Behavioral health IT: The 'haves' and the 'have nots' | Behavioral Healthcare Executive Skip to content Skip to navigation

Behavioral health IT: The 'haves' and the 'have nots'

August 12, 2011
by Dennis Grantham, Editor-in-Chief
| Reprints
As many providers yearn for IT help, one early adopter says its EHR system is “mission critical"

Amid continued efforts by many to help behavioral health providers who are struggling to adopt new information technology, the sad fact is that most providers are not “haves” but “have nots.” That’s the word from Michael Lardiere, the National Council’s recently named vice president for health information technology and strategic development.

Lardiere, who joined the National Council in April, says that of the National Council’s 1,900 member organizations, “less than 50 percent—or—I’ve heard as low as 25 percent—of those have some health information technology.” Even, he notes, “if you accept the 50 percent figure, which in my experience seems very high, that’s still about 1,000 members who really don’t have much.”
He adds that while the number of providers using practice management systems continues to rise, “some providers, particularly in the area of substance-use disorder treatment providers, don’t even have those.”

Among behavioral health providers with IT capabilities, Lardiere says that at present, “we can’t really say where many of them are relative to meaningful use.” To get the facts on member IT capabilities, he says that the Council is planning a health information technology survey of its members in the near future. Yet, no matter what that survey finds, it’s clear that most providers have a long way to go until they can proficiently—let alone meaningfully—use healthcare IT in their organizations.

More on EHR incentives

In the first year of eligibility in the Medicaid segment of the HITECH EHR incentives program, eligible providers—physicians and nurse practitioners—can receive $21,000 for committing to purchase and implement qualifying EHR technology, or by attesting to completion of Stage 1 Meaningful Use requirements. But behavioral health organizations don’t qualify for organizational funds the way that, for example, acute-care hospitals do. These organizations often ask their “eligible providers” to complete contracts or other agreements that legally transfer the EHR incentive funds they’re receiving to their employer—the behavioral health organization.
For more details about EHR incentive programs, see ... "Five key questions about EHR incentive funds."

While many providers are still learning how to begin, there are also stories of the very first eligible providers—and their provider organizations—qualifying for and receiving electronic health record incentive funding (see the sidebar to your right).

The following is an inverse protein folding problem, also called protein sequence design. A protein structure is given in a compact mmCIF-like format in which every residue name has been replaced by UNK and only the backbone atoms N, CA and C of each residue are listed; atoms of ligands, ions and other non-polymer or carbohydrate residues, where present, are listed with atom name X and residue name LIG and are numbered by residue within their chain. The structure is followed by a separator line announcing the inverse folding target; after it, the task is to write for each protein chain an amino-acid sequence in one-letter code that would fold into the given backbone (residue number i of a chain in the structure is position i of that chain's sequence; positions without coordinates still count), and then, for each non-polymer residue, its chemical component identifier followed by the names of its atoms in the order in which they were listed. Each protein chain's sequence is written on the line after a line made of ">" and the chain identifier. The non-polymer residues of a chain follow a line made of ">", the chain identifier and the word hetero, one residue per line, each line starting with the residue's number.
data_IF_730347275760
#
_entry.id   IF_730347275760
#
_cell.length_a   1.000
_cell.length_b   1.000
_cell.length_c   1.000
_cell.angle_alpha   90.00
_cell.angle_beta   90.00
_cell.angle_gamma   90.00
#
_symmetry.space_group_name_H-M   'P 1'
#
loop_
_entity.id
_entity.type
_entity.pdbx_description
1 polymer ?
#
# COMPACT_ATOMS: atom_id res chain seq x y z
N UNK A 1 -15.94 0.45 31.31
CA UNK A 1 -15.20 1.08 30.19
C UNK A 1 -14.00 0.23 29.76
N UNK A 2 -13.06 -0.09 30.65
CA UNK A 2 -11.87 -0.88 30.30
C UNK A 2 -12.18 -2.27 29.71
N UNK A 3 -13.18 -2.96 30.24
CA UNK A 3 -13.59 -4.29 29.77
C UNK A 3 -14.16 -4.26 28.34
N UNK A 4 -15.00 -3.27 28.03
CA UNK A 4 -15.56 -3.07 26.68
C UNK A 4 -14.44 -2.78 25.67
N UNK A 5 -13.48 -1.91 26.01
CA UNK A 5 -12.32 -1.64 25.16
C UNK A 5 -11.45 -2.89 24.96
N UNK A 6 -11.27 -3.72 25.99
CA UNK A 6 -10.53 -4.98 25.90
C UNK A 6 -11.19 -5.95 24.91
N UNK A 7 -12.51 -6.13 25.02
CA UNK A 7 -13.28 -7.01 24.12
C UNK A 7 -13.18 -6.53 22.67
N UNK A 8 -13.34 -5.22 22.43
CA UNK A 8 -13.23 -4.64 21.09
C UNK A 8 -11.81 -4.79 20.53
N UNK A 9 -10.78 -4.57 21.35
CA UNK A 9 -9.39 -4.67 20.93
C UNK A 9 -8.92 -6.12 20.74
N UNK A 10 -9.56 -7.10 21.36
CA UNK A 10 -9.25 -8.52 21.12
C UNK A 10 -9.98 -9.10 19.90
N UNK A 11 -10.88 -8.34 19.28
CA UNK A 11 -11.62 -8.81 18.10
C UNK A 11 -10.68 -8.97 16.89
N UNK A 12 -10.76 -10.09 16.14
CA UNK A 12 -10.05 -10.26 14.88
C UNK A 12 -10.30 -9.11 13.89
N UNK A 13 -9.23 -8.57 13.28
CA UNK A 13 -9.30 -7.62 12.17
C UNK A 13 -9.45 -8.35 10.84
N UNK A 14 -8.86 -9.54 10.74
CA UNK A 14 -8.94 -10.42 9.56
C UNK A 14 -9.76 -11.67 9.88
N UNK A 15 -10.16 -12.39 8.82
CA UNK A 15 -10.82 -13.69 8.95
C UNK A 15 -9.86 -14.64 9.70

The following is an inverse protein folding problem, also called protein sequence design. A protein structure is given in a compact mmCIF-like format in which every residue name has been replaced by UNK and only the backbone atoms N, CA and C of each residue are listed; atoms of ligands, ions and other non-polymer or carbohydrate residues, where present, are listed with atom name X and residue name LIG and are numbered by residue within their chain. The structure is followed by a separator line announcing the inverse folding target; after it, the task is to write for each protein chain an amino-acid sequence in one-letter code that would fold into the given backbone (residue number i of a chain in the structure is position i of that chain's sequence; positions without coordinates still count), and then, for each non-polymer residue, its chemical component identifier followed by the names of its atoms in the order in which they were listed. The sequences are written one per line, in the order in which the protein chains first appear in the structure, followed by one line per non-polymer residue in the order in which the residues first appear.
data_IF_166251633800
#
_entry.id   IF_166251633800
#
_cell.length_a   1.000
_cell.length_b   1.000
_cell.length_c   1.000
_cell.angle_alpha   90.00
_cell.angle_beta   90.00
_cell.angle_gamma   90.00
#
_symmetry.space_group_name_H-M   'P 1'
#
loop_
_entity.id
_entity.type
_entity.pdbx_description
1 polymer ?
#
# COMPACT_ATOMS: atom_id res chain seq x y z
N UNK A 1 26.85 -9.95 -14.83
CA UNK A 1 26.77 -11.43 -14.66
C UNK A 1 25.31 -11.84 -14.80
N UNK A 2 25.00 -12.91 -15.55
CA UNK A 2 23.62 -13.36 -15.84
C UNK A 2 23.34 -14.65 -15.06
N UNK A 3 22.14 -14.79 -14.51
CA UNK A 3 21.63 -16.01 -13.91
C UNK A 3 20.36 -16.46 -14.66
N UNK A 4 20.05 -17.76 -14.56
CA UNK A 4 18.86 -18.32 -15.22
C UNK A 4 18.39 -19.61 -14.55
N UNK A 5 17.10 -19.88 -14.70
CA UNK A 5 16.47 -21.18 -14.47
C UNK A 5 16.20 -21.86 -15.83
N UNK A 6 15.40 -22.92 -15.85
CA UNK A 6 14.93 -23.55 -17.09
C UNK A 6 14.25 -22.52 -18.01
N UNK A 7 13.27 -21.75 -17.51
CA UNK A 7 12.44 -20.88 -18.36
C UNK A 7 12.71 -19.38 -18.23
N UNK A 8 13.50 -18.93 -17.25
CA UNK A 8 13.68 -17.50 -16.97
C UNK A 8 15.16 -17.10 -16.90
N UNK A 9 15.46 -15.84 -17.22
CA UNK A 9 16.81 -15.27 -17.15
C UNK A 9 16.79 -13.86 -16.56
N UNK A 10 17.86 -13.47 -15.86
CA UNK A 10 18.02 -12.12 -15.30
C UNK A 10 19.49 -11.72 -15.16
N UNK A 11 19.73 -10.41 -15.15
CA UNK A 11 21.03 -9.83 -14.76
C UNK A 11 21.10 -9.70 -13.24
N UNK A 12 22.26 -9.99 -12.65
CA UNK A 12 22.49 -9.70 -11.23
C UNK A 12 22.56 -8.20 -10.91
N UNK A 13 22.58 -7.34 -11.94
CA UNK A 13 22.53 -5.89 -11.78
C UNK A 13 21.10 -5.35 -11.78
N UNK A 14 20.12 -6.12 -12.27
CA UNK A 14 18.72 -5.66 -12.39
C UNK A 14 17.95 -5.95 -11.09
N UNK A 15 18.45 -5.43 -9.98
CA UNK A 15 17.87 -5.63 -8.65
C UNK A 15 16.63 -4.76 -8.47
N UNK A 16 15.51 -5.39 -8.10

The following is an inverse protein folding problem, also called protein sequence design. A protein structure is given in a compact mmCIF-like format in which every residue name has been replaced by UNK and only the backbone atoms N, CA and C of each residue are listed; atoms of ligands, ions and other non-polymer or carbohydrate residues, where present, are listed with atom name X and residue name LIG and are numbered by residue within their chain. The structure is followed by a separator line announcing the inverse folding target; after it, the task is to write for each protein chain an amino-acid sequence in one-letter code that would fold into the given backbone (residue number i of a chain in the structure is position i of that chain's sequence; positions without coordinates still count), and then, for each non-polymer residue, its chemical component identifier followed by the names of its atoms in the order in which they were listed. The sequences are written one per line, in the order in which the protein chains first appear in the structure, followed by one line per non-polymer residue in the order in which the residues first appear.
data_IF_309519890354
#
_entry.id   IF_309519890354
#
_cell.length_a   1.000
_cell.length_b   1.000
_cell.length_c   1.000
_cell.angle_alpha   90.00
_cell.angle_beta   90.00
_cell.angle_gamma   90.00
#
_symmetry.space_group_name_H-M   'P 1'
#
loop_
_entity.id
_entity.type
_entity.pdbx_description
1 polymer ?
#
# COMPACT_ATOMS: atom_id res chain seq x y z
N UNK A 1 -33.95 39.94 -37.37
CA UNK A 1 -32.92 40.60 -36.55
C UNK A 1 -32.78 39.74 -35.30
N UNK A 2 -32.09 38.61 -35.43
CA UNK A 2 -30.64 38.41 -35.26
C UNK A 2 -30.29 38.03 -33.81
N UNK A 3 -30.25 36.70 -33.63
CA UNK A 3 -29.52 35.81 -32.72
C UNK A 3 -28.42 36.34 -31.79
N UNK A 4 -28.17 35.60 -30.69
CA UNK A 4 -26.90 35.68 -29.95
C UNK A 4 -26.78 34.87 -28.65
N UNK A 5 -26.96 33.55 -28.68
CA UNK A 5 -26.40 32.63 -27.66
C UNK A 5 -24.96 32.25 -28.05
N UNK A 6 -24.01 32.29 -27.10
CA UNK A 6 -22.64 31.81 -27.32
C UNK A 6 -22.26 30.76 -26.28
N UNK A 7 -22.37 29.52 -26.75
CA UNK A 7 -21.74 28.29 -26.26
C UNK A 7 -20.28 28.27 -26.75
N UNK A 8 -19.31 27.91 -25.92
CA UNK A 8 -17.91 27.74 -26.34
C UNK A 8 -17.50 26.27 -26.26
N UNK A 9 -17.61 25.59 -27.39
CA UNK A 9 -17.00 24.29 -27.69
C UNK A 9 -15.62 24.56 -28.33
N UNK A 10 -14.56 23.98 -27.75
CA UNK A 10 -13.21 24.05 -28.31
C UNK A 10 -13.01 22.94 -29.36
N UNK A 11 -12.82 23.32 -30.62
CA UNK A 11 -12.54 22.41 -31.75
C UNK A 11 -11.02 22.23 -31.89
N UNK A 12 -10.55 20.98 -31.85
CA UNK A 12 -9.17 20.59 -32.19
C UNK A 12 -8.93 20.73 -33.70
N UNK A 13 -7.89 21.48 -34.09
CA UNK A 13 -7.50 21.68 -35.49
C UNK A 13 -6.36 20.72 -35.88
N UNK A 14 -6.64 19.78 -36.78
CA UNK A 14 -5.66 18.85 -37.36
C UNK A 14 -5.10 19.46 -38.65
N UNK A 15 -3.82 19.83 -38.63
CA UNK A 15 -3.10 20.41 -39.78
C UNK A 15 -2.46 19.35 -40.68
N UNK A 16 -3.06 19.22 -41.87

And, there are also those rare organizations who are so far along in the adoption and use of their EHR systems that the potential for EHR incentive funding can be considered a form of “icing on the cake—an option that’s attractive, but not necessarily urgent or even required.

Youth Villages (Memphis, Tenn.) is one of those rare providers. Although they’re adept in using health information technology, they’re not striving to achieve “meaningful use” and its related incentives. In fact, the organization—whose 2,500 employees serve 3,000 young people (ages up to 25) daily from 63 locations in eleven states and the District of Columbia—has ruled out going for Medicaid meaningful use incentives as it implements its third generation of EHR technology. But it did so only after a lot of consideration, says Hughes Johnson, Youth Villages’ Director of Performance Improvement.

“We never could find an easy way in [to the program] except through working with our doctors—working with them to get the incentives money,” Johnson explains. While Youth Villages, which employs four full-time physicians and a nurse-practitioner, considered that arrangement, he began reviewing the meaningful use requirements.

“It struck me that these requirements were really set up for a physician doing medical care. Yet, we’re a behavioral health organization and I wondered, ‘Is this really going to be worth the effort? How much do we really want to put into this?’” He also realized that the decision could be unpopular internally. “Would we be signing on to a situation where there’s someone else telling us what to do?” he wondered, realizing that “that’s not a situation that always works well in our organization.”

Then, another concern arose—a threshold requirement for the Medicaid incentive program that required each eligible practitioner’s practice to include (directly or by formula) 30 percent Medicaid patients. “Many of our patients are funded with non-Medicaid state dollars,” says Johnson, “so that 30 percent threshold was a reach.”